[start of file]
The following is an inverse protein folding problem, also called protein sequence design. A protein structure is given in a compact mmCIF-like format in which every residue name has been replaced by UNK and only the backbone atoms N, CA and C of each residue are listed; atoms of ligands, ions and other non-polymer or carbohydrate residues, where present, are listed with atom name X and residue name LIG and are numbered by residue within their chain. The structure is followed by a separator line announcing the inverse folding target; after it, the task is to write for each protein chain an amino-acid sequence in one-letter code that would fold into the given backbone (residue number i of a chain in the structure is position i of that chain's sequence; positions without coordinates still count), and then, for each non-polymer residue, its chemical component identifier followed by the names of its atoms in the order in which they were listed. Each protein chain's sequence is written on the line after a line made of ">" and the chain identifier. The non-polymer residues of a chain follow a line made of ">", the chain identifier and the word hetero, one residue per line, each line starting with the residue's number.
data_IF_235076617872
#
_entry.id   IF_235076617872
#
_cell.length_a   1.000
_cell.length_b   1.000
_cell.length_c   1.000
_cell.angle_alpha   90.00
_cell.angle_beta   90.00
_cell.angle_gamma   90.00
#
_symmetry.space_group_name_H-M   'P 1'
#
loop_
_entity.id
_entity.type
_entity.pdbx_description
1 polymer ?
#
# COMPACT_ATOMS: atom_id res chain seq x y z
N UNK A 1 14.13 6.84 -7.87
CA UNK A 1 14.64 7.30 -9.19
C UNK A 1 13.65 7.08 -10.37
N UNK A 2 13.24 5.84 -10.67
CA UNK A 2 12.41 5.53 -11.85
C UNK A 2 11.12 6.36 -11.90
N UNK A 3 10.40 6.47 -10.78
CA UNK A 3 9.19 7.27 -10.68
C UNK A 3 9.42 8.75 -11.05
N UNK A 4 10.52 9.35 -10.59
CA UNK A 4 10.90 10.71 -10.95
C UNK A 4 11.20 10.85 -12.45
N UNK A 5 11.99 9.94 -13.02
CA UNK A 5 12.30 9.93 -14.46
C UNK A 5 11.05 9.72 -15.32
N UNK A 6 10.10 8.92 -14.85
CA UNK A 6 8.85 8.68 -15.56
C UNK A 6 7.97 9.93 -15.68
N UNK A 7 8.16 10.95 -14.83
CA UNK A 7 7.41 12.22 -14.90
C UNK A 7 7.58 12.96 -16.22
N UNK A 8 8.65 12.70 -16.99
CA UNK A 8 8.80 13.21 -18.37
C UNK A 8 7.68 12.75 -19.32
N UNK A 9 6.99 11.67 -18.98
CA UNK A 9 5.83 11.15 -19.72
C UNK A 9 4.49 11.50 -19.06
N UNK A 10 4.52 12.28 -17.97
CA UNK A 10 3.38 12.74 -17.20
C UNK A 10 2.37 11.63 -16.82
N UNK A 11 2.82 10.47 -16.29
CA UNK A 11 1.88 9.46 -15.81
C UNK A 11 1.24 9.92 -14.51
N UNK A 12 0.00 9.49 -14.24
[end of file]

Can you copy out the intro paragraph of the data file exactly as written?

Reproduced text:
The following is an inverse protein folding problem, also called protein sequence design. A protein structure is given in a compact mmCIF-like format in which every residue name has been replaced by UNK and only the backbone atoms N, CA and C of each residue are listed; atoms of ligands, ions and other non-polymer or carbohydrate residues, where present, are listed with atom name X and residue name LIG and are numbered by residue within their chain. The structure is followed by a separator line announcing the inverse folding target; after it, the task is to write for each protein chain an amino-acid sequence in one-letter code that would fold into the given backbone (residue number i of a chain in the structure is position i of that chain's sequence; positions without coordinates still count), and then, for each non-polymer residue, its chemical component identifier followed by the names of its atoms in the order in which they were listed. Each protein chain's sequence is written on the line after a line made of ">" and the chain identifier. The non-polymer residues of a chain follow a line made of ">", the chain identifier and the word hetero, one residue per line, each line starting with the residue's number.